In April 1975, with the fall of Saigon impending and the North Vietnamese closing in, the death toll among the defending South Vietnamese forces was shockingly high. For the most part, those of us in Saigon had no way of knowing who had survived. All we knew was that a South Vietnamese soldier or Marine was no longer accounted for.
In Last of the Annamese, I tell the story of the protagonist, Chuck Griffin, visiting Huong, the servant of Molly, an American nurse killed in the C5A crash, to bring her the bad news that her husband has disappeared. He finds Huong’s house, a shanty made of corrugated iron and cardboard in Phu Lam, a poor suburb of Saigon. They exchange pleasantries:
She gave him an apologetic smile. “You forgive me? I not ask about Miss Molly. She is well?”
He closed his throat. She doesn’t know.
“Miss Molly . . . Miss Molly is dead, Huong. The plane she took to the states crashed.” How could he say it like that, straight out, a routine statement of fact?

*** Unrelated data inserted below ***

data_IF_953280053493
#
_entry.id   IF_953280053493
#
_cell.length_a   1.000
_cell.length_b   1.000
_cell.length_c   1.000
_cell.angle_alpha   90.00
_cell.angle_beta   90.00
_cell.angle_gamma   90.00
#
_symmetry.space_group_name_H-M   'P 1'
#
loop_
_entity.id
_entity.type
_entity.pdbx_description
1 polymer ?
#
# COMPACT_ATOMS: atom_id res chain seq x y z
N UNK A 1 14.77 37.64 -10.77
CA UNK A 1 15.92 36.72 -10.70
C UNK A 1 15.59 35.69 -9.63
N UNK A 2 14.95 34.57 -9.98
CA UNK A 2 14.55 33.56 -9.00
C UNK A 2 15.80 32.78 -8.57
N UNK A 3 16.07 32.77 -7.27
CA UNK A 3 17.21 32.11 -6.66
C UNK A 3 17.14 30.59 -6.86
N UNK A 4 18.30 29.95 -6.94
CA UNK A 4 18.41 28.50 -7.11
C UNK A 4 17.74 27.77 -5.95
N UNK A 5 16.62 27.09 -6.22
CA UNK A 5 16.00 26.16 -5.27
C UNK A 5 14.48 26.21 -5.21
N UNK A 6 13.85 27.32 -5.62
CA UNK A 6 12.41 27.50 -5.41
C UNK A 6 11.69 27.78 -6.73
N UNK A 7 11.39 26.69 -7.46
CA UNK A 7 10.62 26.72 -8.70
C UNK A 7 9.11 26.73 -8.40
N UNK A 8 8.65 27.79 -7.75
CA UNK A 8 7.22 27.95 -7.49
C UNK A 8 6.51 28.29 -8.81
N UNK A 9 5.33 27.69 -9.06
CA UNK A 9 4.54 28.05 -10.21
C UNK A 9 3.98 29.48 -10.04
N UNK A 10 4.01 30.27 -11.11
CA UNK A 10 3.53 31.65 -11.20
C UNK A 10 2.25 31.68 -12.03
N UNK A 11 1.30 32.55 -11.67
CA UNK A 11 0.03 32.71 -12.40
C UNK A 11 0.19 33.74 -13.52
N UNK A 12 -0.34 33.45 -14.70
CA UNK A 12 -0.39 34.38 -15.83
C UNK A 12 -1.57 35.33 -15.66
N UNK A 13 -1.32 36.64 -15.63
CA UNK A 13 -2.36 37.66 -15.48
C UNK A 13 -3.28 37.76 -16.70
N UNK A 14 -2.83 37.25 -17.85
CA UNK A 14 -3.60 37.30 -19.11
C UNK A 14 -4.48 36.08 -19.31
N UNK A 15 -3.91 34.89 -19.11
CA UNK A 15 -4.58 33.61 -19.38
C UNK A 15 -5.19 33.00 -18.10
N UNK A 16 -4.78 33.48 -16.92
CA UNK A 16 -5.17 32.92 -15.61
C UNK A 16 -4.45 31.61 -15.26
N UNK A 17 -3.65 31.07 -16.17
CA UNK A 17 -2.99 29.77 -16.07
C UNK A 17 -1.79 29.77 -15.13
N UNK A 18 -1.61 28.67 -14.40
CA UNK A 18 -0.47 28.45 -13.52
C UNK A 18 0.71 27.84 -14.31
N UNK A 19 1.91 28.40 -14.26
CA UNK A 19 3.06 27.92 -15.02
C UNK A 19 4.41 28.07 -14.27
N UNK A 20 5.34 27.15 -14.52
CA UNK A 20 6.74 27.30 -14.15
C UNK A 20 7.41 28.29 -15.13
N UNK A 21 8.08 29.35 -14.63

Huong’s polite face cracked. The smile remained as if forgotten. “Oh.”
“I’m sorry,” he said with crazy calmness. “I thought you knew.”
She didn’t answer.
“I came here to tell you,” he said, “that I have enquired about your husband.” She raised her head and looked at him, the smile in place, the eyes terrified. “We have no word on him. He was not with the men from his unit who made it to Vung Tau from Tuy Hoa.”
For a moment, she didn’t move. She shivered, wrapped her arms around herself, and turned from side to side. Then she folded her hands in her lap and sat very still. “You very good to come and see me. I thank you very much, Mister Griffin, sir.”
He understood that his visit was over. He rose. “God be with you, Huong.”
“Yes, sir, Mister Griffin, sir.” She was on her feet, looking down over her shoulder so that he couldn’t see her face.
He went outside. From inside, her voice rose, nasal, keening. The old woman hurried in. Others gathered around the door.